Bike Parking, Bollards & Post Covers

Bollard and Bike Rack Pricing

A top down view of a laptop on a wood table. A man holds a blue credit card. His mug, pen, and folder are also blue.

Are online distributors and manufacturers using personalized price models?

A top down view of a laptop on a wood table. A man holds a blue credit card. His mug, pen, and folder are also blue.
Online customers are curious about how we determine bike rack pricing and bollard pricing.

In recent years, online consumers have become aware of inconsistencies in prices in the retail landscape. A digital shopping cart full of goods can see prices change rapidly—even over the course of a few hours. What’s driving this phenomenon is often unclear. It’s easy to feel insecure about when to make a purchase. Is a better price only a few hours away? Dynamic or agile retailing has been around for a long time, in which discounts are offered around overall purchasing patterns, and customers usually are aware of these deals coming down the line: you can stock up on chocolate the day after Valentine’s day. Yet these up-and-down fluctuations are new and often inexplicable, caused by a mostly online form of valuing called personalized pricing. It is helpful for customers to know, when shopping online, whether they are dealing with personalized pricing or whether the vendor is using transparent models, like the ones we use for our bike rack pricing and bollard pricing. Transparent models are slower moving, changing only with long term movement in the market.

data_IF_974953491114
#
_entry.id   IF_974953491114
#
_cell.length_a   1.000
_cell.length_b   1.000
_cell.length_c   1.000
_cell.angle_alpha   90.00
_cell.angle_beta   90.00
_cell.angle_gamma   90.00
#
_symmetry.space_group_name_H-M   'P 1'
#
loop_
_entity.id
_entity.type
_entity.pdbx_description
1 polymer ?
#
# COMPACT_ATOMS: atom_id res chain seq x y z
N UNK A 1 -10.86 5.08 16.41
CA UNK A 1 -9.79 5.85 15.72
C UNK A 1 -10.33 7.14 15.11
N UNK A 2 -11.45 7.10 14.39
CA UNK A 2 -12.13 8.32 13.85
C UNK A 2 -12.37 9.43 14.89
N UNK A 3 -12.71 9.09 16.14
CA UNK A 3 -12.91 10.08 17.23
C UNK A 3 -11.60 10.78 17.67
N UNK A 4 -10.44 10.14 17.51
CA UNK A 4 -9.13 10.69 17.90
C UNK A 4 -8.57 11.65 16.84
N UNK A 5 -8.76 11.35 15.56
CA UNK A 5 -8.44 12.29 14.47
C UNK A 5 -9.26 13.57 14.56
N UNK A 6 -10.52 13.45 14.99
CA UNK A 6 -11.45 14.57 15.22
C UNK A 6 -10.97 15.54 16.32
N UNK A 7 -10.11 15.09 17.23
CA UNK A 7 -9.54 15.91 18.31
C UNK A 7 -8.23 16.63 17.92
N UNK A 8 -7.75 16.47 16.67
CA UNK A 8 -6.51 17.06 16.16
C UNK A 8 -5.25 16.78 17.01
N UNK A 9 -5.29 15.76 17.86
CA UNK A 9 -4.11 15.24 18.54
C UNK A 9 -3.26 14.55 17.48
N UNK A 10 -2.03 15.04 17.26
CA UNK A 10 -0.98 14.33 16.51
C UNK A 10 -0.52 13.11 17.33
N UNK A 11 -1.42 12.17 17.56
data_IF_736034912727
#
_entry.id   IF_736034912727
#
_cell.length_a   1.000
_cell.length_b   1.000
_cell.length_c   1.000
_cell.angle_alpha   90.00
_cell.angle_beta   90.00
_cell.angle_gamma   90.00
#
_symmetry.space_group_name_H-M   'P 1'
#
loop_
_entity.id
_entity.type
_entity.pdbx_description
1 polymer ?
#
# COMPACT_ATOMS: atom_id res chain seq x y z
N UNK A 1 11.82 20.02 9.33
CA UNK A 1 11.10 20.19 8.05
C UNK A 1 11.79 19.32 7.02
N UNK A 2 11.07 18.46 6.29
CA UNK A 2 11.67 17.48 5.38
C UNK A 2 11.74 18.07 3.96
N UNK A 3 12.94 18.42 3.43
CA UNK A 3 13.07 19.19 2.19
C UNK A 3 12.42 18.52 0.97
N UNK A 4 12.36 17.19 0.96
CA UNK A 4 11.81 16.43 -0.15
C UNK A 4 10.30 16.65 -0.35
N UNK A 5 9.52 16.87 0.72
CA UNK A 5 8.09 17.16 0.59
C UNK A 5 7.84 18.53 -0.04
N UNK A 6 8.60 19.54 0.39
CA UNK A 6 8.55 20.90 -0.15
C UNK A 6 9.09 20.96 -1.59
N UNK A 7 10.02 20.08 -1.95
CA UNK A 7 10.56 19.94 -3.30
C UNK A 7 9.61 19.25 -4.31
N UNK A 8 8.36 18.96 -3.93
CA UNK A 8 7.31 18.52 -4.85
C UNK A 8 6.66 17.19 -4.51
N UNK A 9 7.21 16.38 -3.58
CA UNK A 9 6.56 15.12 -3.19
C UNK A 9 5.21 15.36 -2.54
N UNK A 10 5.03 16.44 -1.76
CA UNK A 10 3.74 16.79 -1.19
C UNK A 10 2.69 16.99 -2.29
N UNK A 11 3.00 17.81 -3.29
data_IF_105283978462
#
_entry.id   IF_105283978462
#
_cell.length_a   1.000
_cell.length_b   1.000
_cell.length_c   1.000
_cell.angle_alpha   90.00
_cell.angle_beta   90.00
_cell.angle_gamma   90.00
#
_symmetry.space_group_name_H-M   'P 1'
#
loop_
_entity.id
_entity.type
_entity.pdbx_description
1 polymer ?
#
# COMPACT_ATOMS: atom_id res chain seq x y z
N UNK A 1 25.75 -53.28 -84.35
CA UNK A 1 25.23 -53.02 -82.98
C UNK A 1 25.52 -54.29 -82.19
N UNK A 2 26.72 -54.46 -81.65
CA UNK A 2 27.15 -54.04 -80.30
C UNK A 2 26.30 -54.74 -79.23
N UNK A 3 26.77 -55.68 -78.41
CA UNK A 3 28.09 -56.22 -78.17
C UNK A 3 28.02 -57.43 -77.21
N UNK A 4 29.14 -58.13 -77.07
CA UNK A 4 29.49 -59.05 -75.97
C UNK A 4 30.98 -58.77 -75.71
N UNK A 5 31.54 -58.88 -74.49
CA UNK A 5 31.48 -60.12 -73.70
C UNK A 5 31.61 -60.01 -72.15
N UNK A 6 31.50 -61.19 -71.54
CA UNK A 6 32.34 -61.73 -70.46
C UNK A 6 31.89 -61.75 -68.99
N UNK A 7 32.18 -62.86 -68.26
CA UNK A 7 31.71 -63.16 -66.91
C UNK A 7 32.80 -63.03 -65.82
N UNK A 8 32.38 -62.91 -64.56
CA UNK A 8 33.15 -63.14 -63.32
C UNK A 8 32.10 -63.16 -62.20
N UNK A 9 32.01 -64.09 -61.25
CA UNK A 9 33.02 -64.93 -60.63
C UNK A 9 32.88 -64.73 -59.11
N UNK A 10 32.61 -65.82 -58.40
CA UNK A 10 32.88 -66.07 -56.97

An old style of trade making a return

For much of the history of commerce, sales were based on haggling. Prices were not advertised on tags. Instead, every purchase was a social exchange between a buyer or seller.

In a market, a potato salesman offers new potatoes to an older male customer
Haggling, where there is no set price per customer, was a traditional form of personalized pricing.

At a bazaar or market, a vendor would size up a customer, and offer a price based on their evaluation of the client. This price was a guessing game about the buyer balanced with the needs of the salesperson. What could the customer spend? What was the size and quality of the shop’s inventory?

Prices could fluctuate quite a bit between two customers, and throughout the day. Competition between buyers could be immediate, like an auction. Over the course of the day, the price of an item could double or halve, depending on how brisk the trade.

A buyer with expensive shoes might hear an initial offer quite a bit higher than the person who seemed a little more run down. Too run down, however, and the seller might not haggle at all.

Each exchange was a complex social interaction.

Then, in 1820, Alexander Turney Stewart opened a store in New York with a radical new policy. His prices would be transparent and equal. Consumers immediately began to flock to Stewart’s stores. The feeling of confidence in good value and equal treatment made his pricing system a welcome innovation. Soon, others picked up on the modernization, and an advertised price for all customers became the norm for North American retail outlets.

Coupons and discounts still create variability, but a trip to the grocery or department store is a predictable event—with occasional sales to take advantage of.

As the retail atmosphere has gotten more competitive, dynamic and agile pricing has been a major way for shops to draw customers. A store might launch a quick display and sale on sunscreen on the first warm day of the spring, taking advantage of local conditions. However, this agile or dynamic pricing has generally still followed the formula of discounting for all customers.